clock menu more-arrow no yes

Filed under:

Reading, writing, and riding: Getting to school in an era of fear

The award for most sensational start-of-school headline goes to the Associated Press, which asks, “Back-to-school, but how? Parents fear walking, bus.”

Photo courtesy of ##http://www.livablestreets.com/streetswiki##Streetswiki##
Photo courtesy of ##http://www.livablestreets.com/streetswiki##Streetswiki##

Compared with all of the stresses of returning to school — making friends, encountering a new teacher, getting more homework — walking doesn’t seem like too serious of a problem. Still, decisions about how to get to school are major ones in many families, and they can be fraught with fear. The AP article describes how parents across the country eschew walking or biking for their children because they fear abduction and unsafe streets.

Even here in New York, where kids learn how to navigate public transportation from an early age, many parents are apprehensive about putting their kids on a city bus alone each morning. Last year, New York Sun columnist Lenore Skenazy made waves when she let her then-9-year-old son find his way home alone from Midtown Manhattan, with only a Metrocard and subway map for guidance; some critics even accused her of child abuse. Skenazy appears at the end of the AP article, explaining that her son usually walks home from school on his own both out of necessity — his parents are at work when school lets out — and because she wants to take a stand against the culture of fear that has permeated parenting.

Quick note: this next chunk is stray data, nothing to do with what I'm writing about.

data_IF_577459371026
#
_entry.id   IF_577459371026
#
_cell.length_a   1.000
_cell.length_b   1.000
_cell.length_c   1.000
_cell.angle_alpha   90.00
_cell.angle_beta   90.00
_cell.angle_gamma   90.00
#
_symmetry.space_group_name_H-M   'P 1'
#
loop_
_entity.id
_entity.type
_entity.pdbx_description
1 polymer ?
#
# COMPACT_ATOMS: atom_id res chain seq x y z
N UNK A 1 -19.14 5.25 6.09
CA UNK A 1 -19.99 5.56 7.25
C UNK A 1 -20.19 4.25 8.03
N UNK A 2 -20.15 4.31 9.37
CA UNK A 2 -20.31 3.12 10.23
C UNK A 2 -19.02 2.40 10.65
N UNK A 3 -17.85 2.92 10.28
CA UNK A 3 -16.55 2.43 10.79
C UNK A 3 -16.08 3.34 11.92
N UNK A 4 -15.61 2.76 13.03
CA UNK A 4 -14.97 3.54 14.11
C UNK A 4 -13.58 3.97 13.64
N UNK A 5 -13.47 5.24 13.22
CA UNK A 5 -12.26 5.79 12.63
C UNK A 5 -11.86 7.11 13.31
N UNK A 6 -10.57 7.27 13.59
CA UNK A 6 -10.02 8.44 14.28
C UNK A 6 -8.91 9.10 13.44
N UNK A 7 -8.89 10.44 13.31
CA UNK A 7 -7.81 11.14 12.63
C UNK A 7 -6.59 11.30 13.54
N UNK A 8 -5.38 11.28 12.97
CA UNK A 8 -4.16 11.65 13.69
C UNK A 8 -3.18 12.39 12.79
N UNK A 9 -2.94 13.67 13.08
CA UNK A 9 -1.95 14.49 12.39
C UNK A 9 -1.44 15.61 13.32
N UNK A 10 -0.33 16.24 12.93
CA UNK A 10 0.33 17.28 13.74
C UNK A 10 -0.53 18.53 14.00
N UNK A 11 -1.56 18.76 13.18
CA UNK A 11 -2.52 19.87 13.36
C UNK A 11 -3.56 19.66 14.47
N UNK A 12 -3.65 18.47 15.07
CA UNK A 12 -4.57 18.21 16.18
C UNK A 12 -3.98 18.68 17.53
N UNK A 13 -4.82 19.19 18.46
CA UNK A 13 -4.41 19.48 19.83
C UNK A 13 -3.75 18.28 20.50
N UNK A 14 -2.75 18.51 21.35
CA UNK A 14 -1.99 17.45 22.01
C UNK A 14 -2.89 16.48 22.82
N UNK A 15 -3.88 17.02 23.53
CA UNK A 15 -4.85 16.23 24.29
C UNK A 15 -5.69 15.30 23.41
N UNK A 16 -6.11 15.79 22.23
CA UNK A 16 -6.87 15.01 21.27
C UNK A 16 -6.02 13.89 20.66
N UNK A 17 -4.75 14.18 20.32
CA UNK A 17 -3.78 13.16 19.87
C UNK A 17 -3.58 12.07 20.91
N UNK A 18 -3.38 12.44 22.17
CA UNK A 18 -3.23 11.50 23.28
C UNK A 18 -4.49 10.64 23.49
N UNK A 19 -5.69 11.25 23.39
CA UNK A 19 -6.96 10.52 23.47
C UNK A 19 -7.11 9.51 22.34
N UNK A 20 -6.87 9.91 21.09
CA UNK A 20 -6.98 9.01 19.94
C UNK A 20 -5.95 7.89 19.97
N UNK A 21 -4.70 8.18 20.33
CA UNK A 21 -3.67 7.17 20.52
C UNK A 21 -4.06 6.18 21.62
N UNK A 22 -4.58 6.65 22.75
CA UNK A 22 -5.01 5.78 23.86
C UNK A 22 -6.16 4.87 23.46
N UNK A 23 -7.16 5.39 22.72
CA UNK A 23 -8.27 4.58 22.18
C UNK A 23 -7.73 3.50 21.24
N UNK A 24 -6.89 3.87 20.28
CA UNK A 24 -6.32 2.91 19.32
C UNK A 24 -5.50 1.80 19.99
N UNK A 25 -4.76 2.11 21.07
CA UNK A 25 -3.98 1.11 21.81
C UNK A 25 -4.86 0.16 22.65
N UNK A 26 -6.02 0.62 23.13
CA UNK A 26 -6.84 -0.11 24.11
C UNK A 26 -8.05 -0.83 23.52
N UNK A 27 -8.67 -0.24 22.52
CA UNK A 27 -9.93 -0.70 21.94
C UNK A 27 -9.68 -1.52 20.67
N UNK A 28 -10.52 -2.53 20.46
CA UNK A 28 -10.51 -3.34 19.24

The DOE subsidizes public transportation for many kids, depending on how far from their school they live, and provides yellow bus service for students through 6th grade who live far from their schools. But for the majority of elementary and middle school students who attend schools in their neighborhoods, walking or biking makes the most sense, even with their dangers. If you haven’t tried walking to school, think about attempting it on Oct. 8 — that’s the National Center for Safe Routes to Schools’ 2008 Walk to School Day. And if you’re thinking about biking, check out the Streetswiki entry “Urban Bicycling with Children.”

I walked or biked the half-mile to my elementary school on my own starting in about 4th grade — and even though a child had been abducted by a stranger several years earlier in the neighborhood, most of my friends did the same. What did you do? And how are your children — or students — commuting to school this year?

About our First Person series:

First Person is where Chalkbeat features personal essays by educators, students, parents, and others trying to improve public education. Read our submission guidelines here.

The COVID-19 outbreak is changing our daily reality

Chalkbeat is a nonprofit newsroom dedicated to providing the information families and educators need, but this kind of work isn't possible without your help.